Delivering medical care to patients in rural regions around the globe can be a challenge. You might rightly guess at the need for more clinical resources in places like sub-Saharan Africa — but Harrington, Maine?
The small Down East town has been selected, along with villages in Haiti, Kenya, South Sudan and Uganda, as a pilot location for a project by the nonprofit Health eVillages. The point is to improve medicine by making knowledge more mobile. It’s a new take on the classic “black bag,” where the tools are slick apps, tablets and networking.
Washington County has not been devastated by an earthquake or torn apart by civil war. The region is stable and the water is drinkable, unlike some of the other areas in the pilot project. But clinics across rural America have their own set of challenges attracting good practioners to address diseases linked to poverty, lifestyle and age.
Physician Assistant Mary Boyd recently listened to the concerns of a patient whose arthritis is getting worse and who suffers painful episodes of gout. Boyd is holding what looks like an ordinary tablet, which she taps from time to time to access various references.
“You finished your colchicine, you’re on the prednisone. You know, I think at this point, you can’t take the indocin,” Boyd says. “I don’t want to you be in so much pain anymore.”
Eventually, Boyd decides to add a new drug to her patient’s treatment plan.
“A lot of our patients, their biggest concern is, ‘Is this new medication going to interact with what I’m already on?’” she says.
Boyd uses the tablet to double check her own knowledge about drug interections when prescribing something new. She can then share this with the patient. She can also take pictures and upload them into a medical chart, or pull up a library of photos to help a patient understand diabetic wound care.
The tablet comes with a whole library full of apps that takes the place of the standard medical texts and helps physicians on the spot.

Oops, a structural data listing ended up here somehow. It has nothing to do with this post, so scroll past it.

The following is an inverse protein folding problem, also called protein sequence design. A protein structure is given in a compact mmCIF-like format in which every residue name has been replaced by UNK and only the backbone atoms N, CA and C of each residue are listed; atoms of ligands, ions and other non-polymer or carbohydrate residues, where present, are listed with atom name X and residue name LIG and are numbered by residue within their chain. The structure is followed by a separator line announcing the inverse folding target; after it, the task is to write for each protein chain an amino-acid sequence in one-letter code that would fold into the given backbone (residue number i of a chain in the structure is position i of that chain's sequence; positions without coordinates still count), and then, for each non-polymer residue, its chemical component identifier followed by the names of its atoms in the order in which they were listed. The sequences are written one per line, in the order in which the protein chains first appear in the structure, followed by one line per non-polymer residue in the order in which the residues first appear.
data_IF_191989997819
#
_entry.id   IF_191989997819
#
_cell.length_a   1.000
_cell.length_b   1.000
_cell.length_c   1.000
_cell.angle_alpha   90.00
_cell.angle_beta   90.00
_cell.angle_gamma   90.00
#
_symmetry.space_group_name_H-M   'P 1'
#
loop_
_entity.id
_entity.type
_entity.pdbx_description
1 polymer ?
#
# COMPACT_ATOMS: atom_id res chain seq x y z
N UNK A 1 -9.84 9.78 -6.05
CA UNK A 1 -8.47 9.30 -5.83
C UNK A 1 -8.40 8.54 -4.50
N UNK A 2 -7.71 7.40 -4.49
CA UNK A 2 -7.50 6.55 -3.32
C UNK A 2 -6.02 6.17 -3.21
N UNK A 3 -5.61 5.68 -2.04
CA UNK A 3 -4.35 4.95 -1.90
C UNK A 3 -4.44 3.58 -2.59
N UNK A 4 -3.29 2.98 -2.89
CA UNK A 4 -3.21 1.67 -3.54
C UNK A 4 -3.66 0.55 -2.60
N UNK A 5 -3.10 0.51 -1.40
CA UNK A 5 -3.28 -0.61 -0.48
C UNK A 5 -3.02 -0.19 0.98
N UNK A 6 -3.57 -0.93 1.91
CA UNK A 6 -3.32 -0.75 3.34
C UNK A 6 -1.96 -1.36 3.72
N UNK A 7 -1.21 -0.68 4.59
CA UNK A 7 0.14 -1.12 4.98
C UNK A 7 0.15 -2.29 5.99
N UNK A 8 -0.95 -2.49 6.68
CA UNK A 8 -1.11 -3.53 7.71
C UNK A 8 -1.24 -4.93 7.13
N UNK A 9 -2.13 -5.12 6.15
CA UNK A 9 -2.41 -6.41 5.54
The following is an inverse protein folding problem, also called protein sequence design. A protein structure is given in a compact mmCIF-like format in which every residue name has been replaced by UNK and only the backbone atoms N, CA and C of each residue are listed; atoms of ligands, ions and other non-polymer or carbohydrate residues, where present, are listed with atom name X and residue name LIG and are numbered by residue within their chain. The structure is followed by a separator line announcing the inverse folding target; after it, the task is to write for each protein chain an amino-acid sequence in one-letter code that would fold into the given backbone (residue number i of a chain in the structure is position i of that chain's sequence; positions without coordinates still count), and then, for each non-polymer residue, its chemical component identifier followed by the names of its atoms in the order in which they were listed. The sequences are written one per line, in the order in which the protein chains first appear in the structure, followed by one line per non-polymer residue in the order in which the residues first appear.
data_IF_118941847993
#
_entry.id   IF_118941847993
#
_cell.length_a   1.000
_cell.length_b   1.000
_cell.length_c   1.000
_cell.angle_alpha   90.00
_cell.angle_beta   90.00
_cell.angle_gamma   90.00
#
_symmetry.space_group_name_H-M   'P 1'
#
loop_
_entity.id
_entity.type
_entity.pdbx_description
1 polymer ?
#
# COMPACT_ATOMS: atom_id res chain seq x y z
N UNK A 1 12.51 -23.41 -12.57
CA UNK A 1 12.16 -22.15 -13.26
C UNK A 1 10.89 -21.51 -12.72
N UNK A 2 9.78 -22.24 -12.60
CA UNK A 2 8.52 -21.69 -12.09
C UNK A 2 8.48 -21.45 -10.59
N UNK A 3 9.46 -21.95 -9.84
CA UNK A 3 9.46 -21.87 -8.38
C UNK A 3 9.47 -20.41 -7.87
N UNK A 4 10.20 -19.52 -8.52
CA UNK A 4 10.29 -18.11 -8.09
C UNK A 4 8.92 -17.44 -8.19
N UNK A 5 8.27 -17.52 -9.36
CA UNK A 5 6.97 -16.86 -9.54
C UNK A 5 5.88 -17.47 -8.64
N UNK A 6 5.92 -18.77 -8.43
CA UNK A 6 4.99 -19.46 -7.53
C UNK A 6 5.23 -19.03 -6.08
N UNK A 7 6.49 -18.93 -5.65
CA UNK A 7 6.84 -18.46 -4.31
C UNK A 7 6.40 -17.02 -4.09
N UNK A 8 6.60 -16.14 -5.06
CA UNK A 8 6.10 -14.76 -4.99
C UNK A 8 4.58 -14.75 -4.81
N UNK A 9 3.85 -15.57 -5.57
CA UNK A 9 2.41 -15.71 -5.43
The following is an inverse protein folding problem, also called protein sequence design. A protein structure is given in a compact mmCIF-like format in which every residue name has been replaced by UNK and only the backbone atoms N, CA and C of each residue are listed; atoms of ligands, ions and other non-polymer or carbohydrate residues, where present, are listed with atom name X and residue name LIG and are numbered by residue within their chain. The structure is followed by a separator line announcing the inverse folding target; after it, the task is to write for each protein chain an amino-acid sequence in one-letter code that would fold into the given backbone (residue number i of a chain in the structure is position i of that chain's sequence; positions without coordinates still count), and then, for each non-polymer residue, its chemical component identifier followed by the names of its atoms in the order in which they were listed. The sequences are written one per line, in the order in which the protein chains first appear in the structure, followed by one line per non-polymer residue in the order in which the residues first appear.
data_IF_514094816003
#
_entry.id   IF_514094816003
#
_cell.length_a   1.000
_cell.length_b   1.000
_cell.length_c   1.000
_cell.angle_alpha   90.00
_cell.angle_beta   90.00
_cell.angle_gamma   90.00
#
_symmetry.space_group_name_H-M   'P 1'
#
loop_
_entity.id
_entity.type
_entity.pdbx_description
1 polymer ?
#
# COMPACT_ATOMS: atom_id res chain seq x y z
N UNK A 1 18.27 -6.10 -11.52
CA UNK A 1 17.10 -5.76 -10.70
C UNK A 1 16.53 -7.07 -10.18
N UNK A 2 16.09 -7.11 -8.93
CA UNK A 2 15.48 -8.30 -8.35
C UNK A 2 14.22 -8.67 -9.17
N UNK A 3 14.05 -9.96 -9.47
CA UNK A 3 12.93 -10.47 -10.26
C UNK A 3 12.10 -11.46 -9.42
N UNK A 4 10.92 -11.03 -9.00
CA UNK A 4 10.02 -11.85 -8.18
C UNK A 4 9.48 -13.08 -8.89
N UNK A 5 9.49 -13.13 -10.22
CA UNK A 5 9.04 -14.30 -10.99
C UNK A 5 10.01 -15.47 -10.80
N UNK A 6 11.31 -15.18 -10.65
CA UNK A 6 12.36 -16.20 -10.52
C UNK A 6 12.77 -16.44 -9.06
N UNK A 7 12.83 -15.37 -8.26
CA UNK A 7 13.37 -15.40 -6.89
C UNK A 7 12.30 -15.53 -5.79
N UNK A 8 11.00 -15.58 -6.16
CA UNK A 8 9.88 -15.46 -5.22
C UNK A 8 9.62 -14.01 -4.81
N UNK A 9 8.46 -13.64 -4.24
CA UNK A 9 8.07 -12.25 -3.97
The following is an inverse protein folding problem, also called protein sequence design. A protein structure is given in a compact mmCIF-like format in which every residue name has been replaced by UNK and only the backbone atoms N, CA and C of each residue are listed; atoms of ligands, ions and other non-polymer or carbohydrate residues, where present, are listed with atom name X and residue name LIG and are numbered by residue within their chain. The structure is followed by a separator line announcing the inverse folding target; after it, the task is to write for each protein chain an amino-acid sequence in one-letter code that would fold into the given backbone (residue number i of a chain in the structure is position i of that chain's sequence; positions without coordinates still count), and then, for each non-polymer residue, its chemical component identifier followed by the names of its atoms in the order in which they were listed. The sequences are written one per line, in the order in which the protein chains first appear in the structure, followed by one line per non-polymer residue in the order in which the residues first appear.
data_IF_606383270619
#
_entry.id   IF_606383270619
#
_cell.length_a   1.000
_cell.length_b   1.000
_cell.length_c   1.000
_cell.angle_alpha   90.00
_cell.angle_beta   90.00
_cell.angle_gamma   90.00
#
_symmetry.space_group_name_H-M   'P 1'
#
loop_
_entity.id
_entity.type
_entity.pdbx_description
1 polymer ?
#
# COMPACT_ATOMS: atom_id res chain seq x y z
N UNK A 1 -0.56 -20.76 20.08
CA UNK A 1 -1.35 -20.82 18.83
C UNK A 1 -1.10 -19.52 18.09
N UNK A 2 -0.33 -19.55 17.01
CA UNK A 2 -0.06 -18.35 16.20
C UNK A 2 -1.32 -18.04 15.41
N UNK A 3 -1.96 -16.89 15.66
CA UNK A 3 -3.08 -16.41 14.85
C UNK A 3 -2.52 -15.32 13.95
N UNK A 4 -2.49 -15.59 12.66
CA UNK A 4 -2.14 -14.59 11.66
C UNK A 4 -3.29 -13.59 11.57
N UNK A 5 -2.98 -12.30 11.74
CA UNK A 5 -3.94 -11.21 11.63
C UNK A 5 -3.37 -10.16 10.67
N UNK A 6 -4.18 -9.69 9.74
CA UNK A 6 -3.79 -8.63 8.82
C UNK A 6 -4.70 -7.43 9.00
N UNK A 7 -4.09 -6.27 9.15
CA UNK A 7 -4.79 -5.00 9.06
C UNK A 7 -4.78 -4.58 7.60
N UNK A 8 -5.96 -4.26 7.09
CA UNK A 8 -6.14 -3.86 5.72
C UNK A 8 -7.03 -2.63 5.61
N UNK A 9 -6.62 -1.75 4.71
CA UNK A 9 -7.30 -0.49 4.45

“There’s just no way our brains can keep track of all of that information, all the time,” Boyd says. “Having a program where I can go and look things up quickly and efficiently is very helpful.”
And it’s especially helpful for someone like her, a PA fresh out of school with only seven months of experience. Many rural and community health care clinics in Maine rely on new nurse practioners and PAs as primary caregivers. That’s especially true for a remote area like Washington County, says Harrington Family Health CEO Lee Umphrey.
He says their practice can offer clinical experience and nice ocean vistas, but not the competitive salary that a more seasoned doctor might demand.
“We have a limited budget, so that hurts recruitment,” Umphrey says. “Hospitals recruit from us too, so sometimes we’ll have somebody here and next thing we know, the hospital’s offered them a job.”
Keeping up care standards can be challenging for a rural location, he says. That’s where the mobile medicine project comes in.
The nonprofit Health eVillages is testing a number of these mobile medical tablets in clinics around the world, cost-free, each one customized for that clinic’s special needs. But the project’s goal is much bigger.
“Article 25 of the Human Rights Declaration states health care is a basic right,” says Donato Tramuto, a health care executive and activist who founded the nonprofit and developed the tablets. “And I think everyone deserves to have, not just the basic right, but deserves to have the basic care that you and I and others have.”
Tramuto envisions a clinical practice where prescriptions, medical knowlege, electronic records and telemedicine all dovetail digitally in one place, and where patients can be part of the process with their own apps. At least 40 percent of consumers already use two or more medical apps to measure diet, pulse, stress, steps, sleep, UV rays and more.
“They’re already ahead of the medical practice,” Tramuto says.
The scope of the project is ambitious. The nonprofit has had to build Internet infrastructure and solar charging units to support the technology in remote locations. Another daunting task is to make the tablets work with the patchwork of programs, prescription software and electronic records systems clinics currently use.
It’s early yet for the project, but Tramuto says by 2020 the U.S. will start feeling a problem already seen elsewhere in the world: a shortfall in primary care doctors.
“They’re screaming today that they don’t have time to take care of all the patients that they have, and they’re going to be swelling from 10 to 12 patients to probably 25, 30,” he says. “You’ve got to give them the tools.”
The tools for a 21st century doctor, he says, don’t come in a classic black bag.